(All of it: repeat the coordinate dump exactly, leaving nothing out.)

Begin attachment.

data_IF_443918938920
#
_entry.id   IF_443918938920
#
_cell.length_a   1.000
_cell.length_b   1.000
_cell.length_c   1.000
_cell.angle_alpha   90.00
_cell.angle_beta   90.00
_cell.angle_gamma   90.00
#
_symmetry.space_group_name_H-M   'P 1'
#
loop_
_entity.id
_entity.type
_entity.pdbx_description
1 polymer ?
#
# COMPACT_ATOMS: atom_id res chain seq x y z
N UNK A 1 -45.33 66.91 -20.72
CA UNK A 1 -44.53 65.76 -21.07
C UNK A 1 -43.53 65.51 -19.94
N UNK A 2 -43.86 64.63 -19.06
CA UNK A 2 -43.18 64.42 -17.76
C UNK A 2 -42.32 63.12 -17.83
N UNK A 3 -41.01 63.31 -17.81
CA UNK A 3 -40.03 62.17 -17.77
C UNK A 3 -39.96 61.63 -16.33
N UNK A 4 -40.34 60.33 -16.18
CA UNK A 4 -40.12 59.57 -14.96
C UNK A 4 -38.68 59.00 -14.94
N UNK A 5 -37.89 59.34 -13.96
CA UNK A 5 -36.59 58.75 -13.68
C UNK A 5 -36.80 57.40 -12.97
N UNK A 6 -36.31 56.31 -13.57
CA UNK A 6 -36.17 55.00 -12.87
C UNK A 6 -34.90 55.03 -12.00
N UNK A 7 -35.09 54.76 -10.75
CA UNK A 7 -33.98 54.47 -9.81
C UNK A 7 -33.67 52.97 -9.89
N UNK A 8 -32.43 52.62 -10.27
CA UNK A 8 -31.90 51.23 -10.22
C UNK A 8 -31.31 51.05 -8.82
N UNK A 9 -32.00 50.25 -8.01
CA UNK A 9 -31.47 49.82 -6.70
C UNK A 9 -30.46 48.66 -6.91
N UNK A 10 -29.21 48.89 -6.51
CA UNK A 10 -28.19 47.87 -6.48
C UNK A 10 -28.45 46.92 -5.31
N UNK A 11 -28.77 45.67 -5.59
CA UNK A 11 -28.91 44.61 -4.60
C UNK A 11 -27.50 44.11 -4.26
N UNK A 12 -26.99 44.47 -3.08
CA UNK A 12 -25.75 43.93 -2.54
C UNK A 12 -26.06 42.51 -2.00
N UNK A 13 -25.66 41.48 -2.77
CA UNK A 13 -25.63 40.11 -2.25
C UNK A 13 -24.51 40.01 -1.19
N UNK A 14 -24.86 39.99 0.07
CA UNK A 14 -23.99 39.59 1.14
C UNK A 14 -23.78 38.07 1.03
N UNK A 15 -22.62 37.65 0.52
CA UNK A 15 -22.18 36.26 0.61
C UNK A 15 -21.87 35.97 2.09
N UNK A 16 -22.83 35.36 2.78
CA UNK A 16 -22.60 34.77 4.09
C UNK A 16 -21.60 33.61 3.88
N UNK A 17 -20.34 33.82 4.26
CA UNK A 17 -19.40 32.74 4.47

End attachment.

data_IF_443918938920
#
_entry.id   IF_443918938920
#
_cell.length_a   1.000
_cell.length_b   1.000
_cell.length_c   1.000
_cell.angle_alpha   90.00
_cell.angle_beta   90.00
_cell.angle_gamma   90.00
#
_symmetry.space_group_name_H-M   'P 1'
#
loop_
_entity.id
_entity.type
_entity.pdbx_description
1 polymer ?
#
# COMPACT_ATOMS: atom_id res chain seq x y z
N UNK A 1 -45.33 66.91 -20.72
CA UNK A 1 -44.53 65.76 -21.07
C UNK A 1 -43.53 65.51 -19.94
N UNK A 2 -43.86 64.63 -19.06
CA UNK A 2 -43.18 64.42 -17.76
C UNK A 2 -42.32 63.12 -17.83
N UNK A 3 -41.01 63.31 -17.81
CA UNK A 3 -40.03 62.17 -17.77
C UNK A 3 -39.96 61.63 -16.33
N UNK A 4 -40.34 60.33 -16.18
CA UNK A 4 -40.12 59.57 -14.96
C UNK A 4 -38.68 59.00 -14.94
N UNK A 5 -37.89 59.34 -13.96
CA UNK A 5 -36.59 58.75 -13.68
C UNK A 5 -36.80 57.40 -12.97
N UNK A 6 -36.31 56.31 -13.57
CA UNK A 6 -36.17 55.00 -12.87
C UNK A 6 -34.90 55.03 -12.00
N UNK A 7 -35.09 54.76 -10.75
CA UNK A 7 -33.98 54.47 -9.81
C UNK A 7 -33.67 52.97 -9.89
N UNK A 8 -32.43 52.62 -10.27
CA UNK A 8 -31.90 51.23 -10.22
C UNK A 8 -31.31 51.05 -8.82
N UNK A 9 -32.00 50.25 -8.01
CA UNK A 9 -31.47 49.82 -6.70
C UNK A 9 -30.46 48.66 -6.91
N UNK A 10 -29.21 48.89 -6.51
CA UNK A 10 -28.19 47.87 -6.48
C UNK A 10 -28.45 46.92 -5.31
N UNK A 11 -28.77 45.67 -5.59
CA UNK A 11 -28.91 44.61 -4.60
C UNK A 11 -27.50 44.11 -4.26
N UNK A 12 -26.99 44.47 -3.08
CA UNK A 12 -25.75 43.93 -2.54
C UNK A 12 -26.06 42.51 -2.00
N UNK A 13 -25.66 41.48 -2.77
CA UNK A 13 -25.63 40.11 -2.25
C UNK A 13 -24.51 40.01 -1.19
N UNK A 14 -24.86 39.99 0.07
CA UNK A 14 -23.99 39.59 1.14
C UNK A 14 -23.78 38.07 1.03
N UNK A 15 -22.62 37.65 0.52
CA UNK A 15 -22.18 36.26 0.61
C UNK A 15 -21.87 35.97 2.09
N UNK A 16 -22.83 35.36 2.78
CA UNK A 16 -22.60 34.77 4.09
C UNK A 16 -21.60 33.61 3.88
N UNK A 17 -20.34 33.82 4.26
CA UNK A 17 -19.40 32.74 4.47